kids and laptopsFor some time now the Children’s Advertising Review Unit (CARU) has been guided by the able hands of Acting Director Phyllis Spaeth. The Council of Better Business Bureaus (BBB) which oversees both CARU and NAD just announced the conclusion of their search for a new permanent director — Dona Fraser. Phyllis returns to her previous

ToxicWhoopsy daisy.

Better Life, a maker of home cleaning products, recently ran evocative comparative video ads with a product demonstration to grab consumers’ attention and gain share. It’s a common enough advertising strategy, but one that Better Life in this case should have nipped in the bud, according to NAD.

The ads featured a time-lapse demonstration in which gerbera daisies were placed inside Better Life All Purpose Cleaner and in four other household cleaning products, including Windex®. During a sped-up 24-hour period, consumers watched as the daisies in the other four cleaning products tragically wilted and died, while the daisy in Better Life’s cleaner thrived. Beneath the video appeared this message: “Amazing things happen when you take the toxins out of the household cleaners.”

S.C. Johnson & Son, Inc. (SCJ), the maker of Windex® and other cleaning products, did not like to be tagged as a flower killer along with a germ killer, so it turned to the National Advertising Division (NAD). SCJ argued that the video denigrated and disparaged Windex® by falsely suggesting that it is toxic and harmful to consumers.


Continue Reading NAD Finds Support for Cleaning Products Claims Not All Sunshine and Daisies

New York CityWith the end of summer and the start of school also comes the fall advertising law conference season, starting with the annual NAD conference. We wanted to share some highlights of the two-day event from last week.

FTC Bureau Director Jessica Rich gave the keynote. While the FTC will not discuss pending cases, when discussing priorities, the Bureau Director is obviously aware of what is in the pipeline and where the staff is investigating and considering new cases, so we always give these remarks close attention. Jessica said when deciding what cases to bring, “we take our cues from the marketplace and target our enforcement on practices that limit consumer choice and do consumers harm.” She said the marketplace issues are currently closely tied to technology – how people shop for goods and engage with friends and with the products they buy. She flagged the establishment of the Office of Technology Research and Investigation (OTech) and credited it with helping the Bureau of Consumer Protection get on top of tech issues including training staff about new technology, hosting visiting scholars, engaging with the tech community and planning workshops. She said “we want to be the consumer protection agency for tech issues.” As far as current advertising enforcement priorities, Jessica noted 3 trends in Advertising Practices, in addition to the “steady diet” of health and weight loss claims and problems of disclosures. These are health apps, health claims targeting older consumers and advertising in new media. In more detail:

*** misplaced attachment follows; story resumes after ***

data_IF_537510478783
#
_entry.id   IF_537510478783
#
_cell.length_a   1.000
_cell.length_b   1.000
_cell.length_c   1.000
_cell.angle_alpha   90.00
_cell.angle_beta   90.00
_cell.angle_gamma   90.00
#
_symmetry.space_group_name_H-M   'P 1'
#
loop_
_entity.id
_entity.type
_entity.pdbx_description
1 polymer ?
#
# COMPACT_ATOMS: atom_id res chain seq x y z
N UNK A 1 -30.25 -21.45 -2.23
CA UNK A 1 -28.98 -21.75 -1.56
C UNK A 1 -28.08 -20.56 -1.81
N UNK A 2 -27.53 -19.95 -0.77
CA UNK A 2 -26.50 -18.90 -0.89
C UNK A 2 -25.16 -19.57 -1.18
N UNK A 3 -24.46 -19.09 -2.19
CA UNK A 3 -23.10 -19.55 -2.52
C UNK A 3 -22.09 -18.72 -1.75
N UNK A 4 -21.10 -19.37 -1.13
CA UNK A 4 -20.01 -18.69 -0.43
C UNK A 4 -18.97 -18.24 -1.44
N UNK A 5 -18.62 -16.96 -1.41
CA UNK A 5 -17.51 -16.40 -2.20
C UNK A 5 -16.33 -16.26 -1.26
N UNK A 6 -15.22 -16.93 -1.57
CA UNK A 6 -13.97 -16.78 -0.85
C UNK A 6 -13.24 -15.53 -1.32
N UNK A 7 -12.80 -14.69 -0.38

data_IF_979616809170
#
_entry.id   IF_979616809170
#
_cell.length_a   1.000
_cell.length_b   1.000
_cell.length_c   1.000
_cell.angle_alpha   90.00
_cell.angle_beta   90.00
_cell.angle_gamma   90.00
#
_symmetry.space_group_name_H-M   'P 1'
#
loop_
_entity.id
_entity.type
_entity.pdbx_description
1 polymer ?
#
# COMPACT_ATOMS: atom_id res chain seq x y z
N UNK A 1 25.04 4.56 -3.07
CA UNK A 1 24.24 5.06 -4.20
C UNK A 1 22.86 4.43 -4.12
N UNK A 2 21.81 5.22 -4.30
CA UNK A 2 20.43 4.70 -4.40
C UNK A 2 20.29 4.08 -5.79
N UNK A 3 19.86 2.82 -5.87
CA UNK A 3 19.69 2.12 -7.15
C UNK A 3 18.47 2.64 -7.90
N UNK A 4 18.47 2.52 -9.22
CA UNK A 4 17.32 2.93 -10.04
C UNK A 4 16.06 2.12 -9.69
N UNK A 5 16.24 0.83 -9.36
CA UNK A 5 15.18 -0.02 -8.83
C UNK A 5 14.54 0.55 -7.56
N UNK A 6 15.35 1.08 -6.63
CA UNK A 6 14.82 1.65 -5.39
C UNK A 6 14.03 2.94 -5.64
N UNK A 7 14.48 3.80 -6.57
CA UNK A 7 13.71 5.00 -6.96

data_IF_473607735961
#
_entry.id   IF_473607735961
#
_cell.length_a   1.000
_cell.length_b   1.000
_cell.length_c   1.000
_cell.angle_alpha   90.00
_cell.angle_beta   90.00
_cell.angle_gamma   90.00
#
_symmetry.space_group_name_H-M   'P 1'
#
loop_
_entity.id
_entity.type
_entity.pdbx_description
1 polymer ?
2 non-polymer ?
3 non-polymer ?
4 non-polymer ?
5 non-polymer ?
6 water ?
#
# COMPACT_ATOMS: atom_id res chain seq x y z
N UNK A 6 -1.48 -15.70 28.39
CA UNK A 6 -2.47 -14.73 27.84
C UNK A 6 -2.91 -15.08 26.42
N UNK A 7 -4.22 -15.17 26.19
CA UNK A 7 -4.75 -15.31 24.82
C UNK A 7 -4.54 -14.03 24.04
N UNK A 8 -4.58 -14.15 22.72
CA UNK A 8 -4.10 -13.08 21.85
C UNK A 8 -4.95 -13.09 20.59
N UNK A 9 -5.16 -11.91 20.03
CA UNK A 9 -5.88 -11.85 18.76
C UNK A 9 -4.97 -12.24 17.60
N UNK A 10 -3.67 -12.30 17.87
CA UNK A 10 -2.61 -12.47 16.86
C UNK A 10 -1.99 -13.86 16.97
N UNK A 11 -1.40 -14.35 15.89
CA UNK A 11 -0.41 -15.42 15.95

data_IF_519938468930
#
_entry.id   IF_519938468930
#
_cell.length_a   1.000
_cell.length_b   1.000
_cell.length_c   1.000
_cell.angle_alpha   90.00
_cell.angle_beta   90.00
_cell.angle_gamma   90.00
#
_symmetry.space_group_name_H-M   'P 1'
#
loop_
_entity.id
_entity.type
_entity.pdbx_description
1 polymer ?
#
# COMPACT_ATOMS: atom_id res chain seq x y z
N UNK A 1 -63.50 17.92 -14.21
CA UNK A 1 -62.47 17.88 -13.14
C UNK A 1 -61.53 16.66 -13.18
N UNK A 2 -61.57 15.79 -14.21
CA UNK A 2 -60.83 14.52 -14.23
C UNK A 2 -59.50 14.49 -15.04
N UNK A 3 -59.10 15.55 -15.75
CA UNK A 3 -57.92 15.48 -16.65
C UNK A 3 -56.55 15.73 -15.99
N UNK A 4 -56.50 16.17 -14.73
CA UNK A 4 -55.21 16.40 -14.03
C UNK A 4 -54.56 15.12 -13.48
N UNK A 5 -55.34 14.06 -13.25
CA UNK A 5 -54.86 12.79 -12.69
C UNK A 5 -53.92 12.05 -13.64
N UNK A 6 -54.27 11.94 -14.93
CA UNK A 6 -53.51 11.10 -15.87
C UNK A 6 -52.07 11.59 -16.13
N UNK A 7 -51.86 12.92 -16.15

Continue Reading Live from New York It’s the NAD Advertising Law Conference!

By Okram (Own work) [CC BY-SA 3.0], via Wikimedia Commons

A recent NAD decision provided an opportunity for NAD to once again opine on the standard for performance-related “up to” claims – this time related to energy efficiency.  As even infrequent readers of the blog are aware, this is a popular topic and one we’re prepared to talk about more often than Disney releases a Star Wars movie.

In this case, the North American Insulation Manufacturers Association (NAIMA) challenged several claims that Applegate made about its cellulose insulation.  Among other things, NAIMA challenged Applegate’s energy savings claims. Although the FTC in a similar case involving window energy efficiency claims applied a strict standard — that the majority of consumers using the product under ordinary operating conditions achieve the maximum touted results —  the NAD in response said it would not vary from its standard of an “appreciable number” of consumers achieving the touted results.  This case arguably put that pronouncement to the test as it involved claims virtually identical to those addressed by the FTC.  Nevertheless, NAD stuck to its guns and applied the “appreciable number” test, which raises the possibility that an advertiser, particularly one advertising energy savings claims might satisfy the NAD but still face FTC regulatory scrutiny.
Continue Reading “UP TO” NO GOOD

Lee Peeler has had a remarkable career. Currently he is President of the Advertising Self-Regulatory Council, which among other things oversees the NAD and CARU. Prior to that he was Deputy Director of the FTC’s Consumer Protection Bureau and an Associate Director of its Advertising Practices Division. And to top it all off, anyone who

By Cajsa Lilliehook from Portland (Chicken Noodle Soup) [CC BY-SA 2.0], via Wikimedia Commons

With the popularity of the eating local movement, it’s no wonder food companies want to promote when they do business with local farmers or have small batch local operations. NAD recently provided some guardrails for such claims in a case involving General Mills. Its Progresso Soups tout “Vineland, New Jersey: Home of Progresso” and “This [Vineland] i‎s where the great produce that goes into the soups is sourced.” Campbell’s asserted the claims implied that all or most of the Progresso ingredients were sourced locally in Vineland and that Progresso is a small company from rural New Jersey. Campbell’s said Progresso was owned by food giant General Mills, headquartered in Minneapolis, and the team running Progresso is in Minneapolis.

The soups identify General Mills and Minneapolis as the name and place of the business of the manufacturer under FDA regs and direct consumer inquiries to Minneapolis. Further, the challenger asserted that while some soups are made in Vineland, New Jersey, there are other facilities for soup making in Hannibal, Missouri and that non-soup Progresso products are made throughout the United States and Canada. (And while Missouri no doubt has some fine quality produce, something is lacking in touting Hannibal rather than Vineland as Progresso’s home base. Certainly for soup with fava beans.)


Continue Reading Soup Competitors Stir the Pot on Local Sourcing Claims at NAD